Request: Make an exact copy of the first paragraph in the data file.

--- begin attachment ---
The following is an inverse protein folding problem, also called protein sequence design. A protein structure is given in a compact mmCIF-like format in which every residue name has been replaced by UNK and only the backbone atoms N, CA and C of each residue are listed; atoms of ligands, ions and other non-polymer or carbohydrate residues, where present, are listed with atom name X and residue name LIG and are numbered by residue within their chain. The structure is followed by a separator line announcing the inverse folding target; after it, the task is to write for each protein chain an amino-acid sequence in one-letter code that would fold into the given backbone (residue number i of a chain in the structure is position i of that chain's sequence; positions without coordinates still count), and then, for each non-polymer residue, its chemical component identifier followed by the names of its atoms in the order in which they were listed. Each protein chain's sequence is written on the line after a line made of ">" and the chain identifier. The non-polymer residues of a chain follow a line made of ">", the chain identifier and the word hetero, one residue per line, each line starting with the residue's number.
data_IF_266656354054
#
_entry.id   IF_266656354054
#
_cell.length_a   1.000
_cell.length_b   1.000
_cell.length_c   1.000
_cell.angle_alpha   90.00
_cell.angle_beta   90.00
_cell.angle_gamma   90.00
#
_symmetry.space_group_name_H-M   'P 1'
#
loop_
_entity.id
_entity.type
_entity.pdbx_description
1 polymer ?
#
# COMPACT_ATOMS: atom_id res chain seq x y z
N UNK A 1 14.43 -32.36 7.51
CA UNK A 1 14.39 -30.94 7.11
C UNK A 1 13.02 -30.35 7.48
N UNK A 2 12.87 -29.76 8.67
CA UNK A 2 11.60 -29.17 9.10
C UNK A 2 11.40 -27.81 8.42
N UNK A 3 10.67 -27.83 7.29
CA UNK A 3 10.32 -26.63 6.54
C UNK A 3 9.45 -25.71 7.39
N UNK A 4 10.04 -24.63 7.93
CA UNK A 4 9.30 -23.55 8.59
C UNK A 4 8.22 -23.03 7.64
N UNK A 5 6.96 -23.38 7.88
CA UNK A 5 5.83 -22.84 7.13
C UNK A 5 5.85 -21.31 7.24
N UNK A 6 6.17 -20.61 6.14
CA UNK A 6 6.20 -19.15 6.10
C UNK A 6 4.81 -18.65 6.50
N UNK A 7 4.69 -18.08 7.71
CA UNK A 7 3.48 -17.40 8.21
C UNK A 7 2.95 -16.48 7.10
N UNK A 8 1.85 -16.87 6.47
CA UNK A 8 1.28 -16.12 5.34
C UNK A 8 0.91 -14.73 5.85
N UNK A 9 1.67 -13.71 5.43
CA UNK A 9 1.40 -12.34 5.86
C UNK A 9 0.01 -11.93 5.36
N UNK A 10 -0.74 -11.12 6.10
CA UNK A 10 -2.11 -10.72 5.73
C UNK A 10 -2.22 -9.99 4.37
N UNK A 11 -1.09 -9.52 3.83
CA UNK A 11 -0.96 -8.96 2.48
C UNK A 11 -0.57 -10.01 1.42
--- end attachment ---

The following is an inverse protein folding problem, also called protein sequence design. A protein structure is given in a compact mmCIF-like format in which every residue name has been replaced by UNK and only the backbone atoms N, CA and C of each residue are listed; atoms of ligands, ions and other non-polymer or carbohydrate residues, where present, are listed with atom name X and residue name LIG and are numbered by residue within their chain. The structure is followed by a separator line announcing the inverse folding target; after it, the task is to write for each protein chain an amino-acid sequence in one-letter code that would fold into the given backbone (residue number i of a chain in the structure is position i of that chain's sequence; positions without coordinates still count), and then, for each non-polymer residue, its chemical component identifier followed by the names of its atoms in the order in which they were listed. Each protein chain's sequence is written on the line after a line made of ">" and the chain identifier. The non-polymer residues of a chain follow a line made of ">", the chain identifier and the word hetero, one residue per line, each line starting with the residue's number.